Re: prime numbers and African artifact
Lawrence Pepper (pepper@pegasus.ncsl.nist.gov)
12 Jul 1995 16:32:03 GMT
henry@netcom.com (Henry Polard) wrote:
>In article <3tso8h$giu@netaxs.com>, Michael Hyman <mikeh@netaxs.com> wrote:
>>Rick Hawkins (rhawkins@iastate.edu) wrote:
>>: >> Prime numbers are those numbers which can NOT be divided evenly by
>>: >> another whole number... 1, 2, 3, 5, 7, 11, 13, 17, 19, 23, 29, 31...
>>
>>: >Hurrah!
>>: But only half credit, since it's the wrong answer. 1 is not prime.
>>
>>On a related topic, the binary system has the interesting property that
>>all numbers which end in 1 are prime: 001, 011, 101, 111, ...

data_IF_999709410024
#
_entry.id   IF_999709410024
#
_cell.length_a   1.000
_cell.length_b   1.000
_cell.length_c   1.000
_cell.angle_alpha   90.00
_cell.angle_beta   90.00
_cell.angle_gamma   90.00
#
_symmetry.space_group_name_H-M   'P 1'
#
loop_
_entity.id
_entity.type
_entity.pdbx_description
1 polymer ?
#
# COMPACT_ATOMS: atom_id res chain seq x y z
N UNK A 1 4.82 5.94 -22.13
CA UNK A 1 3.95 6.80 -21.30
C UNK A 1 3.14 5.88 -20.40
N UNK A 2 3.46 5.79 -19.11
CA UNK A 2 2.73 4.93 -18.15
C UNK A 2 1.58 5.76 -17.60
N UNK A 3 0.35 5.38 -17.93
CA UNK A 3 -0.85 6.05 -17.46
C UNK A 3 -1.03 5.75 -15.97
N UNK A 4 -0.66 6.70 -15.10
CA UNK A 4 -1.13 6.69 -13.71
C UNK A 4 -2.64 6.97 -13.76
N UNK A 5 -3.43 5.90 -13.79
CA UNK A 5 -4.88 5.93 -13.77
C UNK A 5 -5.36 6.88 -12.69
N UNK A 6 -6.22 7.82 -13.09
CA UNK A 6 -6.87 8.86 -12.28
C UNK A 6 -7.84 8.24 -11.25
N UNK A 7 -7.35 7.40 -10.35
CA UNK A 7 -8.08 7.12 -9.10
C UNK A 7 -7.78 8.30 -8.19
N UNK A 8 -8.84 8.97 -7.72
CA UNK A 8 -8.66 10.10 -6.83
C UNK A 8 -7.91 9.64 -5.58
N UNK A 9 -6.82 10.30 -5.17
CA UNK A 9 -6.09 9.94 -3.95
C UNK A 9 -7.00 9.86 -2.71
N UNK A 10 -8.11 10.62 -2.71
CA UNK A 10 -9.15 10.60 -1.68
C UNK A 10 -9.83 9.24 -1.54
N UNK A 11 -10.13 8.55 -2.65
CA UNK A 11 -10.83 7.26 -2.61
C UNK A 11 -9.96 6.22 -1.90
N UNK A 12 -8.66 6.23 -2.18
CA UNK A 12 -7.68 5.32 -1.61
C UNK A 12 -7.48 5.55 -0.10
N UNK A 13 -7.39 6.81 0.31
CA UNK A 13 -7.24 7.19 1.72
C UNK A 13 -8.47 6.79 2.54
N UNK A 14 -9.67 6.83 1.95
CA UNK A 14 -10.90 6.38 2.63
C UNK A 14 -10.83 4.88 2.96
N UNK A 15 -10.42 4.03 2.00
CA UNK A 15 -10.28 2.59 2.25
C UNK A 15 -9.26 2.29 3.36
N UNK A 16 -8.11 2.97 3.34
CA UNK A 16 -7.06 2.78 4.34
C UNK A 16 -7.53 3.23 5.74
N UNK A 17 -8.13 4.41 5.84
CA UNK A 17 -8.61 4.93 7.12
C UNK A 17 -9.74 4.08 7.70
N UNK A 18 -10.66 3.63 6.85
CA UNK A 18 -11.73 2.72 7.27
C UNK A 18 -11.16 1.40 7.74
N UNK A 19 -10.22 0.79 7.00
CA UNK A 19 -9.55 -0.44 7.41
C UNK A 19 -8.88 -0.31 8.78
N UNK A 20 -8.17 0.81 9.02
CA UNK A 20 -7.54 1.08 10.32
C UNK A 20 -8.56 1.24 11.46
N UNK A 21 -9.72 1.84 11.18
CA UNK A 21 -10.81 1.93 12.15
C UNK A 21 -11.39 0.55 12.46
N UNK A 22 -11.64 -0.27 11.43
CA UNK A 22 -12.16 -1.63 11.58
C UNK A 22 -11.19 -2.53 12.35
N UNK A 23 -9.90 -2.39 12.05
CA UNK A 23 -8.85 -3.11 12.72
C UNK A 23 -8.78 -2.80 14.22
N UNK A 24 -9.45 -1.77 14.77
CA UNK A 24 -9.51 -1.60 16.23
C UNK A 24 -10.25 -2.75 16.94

>
>Going further, the next number that ends in 1 is 1001 = 9, which is
>3 times 3, and therefore not prime.
>
What are you talking about? 3 is most definitely prime (it doesn't
divide into 2 or 5 and is greater than pi) so 9 is not only prime
but its prime _squared_! You people should think before you post!
..Oh, and another thing...
>Perhaps you meant to say that in the binary system, all numbers
>that end in 1 are odd?
>
.. binary is base 2 which is even (2 is one less than 3, which is prime,
see above) so how can any number base 2 be odd? A little thought would
save a lot of people a whole bunch of time.
Lawrence "the only thing odd about 3 is that
it's curlier than most other numbers" Pepper